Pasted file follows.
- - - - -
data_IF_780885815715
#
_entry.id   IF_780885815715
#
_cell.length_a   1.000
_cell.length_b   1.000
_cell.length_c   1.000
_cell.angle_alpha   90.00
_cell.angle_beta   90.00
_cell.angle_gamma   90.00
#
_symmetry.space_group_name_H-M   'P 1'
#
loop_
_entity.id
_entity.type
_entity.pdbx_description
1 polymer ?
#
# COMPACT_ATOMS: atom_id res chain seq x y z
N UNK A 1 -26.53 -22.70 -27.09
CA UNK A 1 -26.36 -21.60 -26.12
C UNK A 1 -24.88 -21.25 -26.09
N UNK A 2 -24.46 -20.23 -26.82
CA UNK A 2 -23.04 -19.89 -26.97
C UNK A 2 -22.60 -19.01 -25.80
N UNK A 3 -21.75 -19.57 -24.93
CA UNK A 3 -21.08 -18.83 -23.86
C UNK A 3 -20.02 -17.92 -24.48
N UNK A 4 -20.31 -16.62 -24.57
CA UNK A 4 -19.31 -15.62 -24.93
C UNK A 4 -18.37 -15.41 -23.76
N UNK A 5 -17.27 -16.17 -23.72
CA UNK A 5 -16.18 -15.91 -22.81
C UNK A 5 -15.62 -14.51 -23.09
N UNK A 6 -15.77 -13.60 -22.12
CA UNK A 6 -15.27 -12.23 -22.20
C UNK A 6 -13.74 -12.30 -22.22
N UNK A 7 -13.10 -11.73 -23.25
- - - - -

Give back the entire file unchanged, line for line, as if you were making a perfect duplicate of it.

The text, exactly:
data_IF_780885815715
#
_entry.id   IF_780885815715
#
_cell.length_a   1.000
_cell.length_b   1.000
_cell.length_c   1.000
_cell.angle_alpha   90.00
_cell.angle_beta   90.00
_cell.angle_gamma   90.00
#
_symmetry.space_group_name_H-M   'P 1'
#
loop_
_entity.id
_entity.type
_entity.pdbx_description
1 polymer ?
#
# COMPACT_ATOMS: atom_id res chain seq x y z
N UNK A 1 -26.53 -22.70 -27.09
CA UNK A 1 -26.36 -21.60 -26.12
C UNK A 1 -24.88 -21.25 -26.09
N UNK A 2 -24.46 -20.23 -26.82
CA UNK A 2 -23.04 -19.89 -26.97
C UNK A 2 -22.60 -19.01 -25.80
N UNK A 3 -21.75 -19.57 -24.93
CA UNK A 3 -21.08 -18.83 -23.86
C UNK A 3 -20.02 -17.92 -24.48
N UNK A 4 -20.31 -16.62 -24.57
CA UNK A 4 -19.31 -15.62 -24.93
C UNK A 4 -18.37 -15.41 -23.76
N UNK A 5 -17.27 -16.17 -23.72
CA UNK A 5 -16.18 -15.91 -22.81
C UNK A 5 -15.62 -14.51 -23.09
N UNK A 6 -15.77 -13.60 -22.12
CA UNK A 6 -15.27 -12.23 -22.20
C UNK A 6 -13.74 -12.30 -22.22
N UNK A 7 -13.10 -11.73 -23.25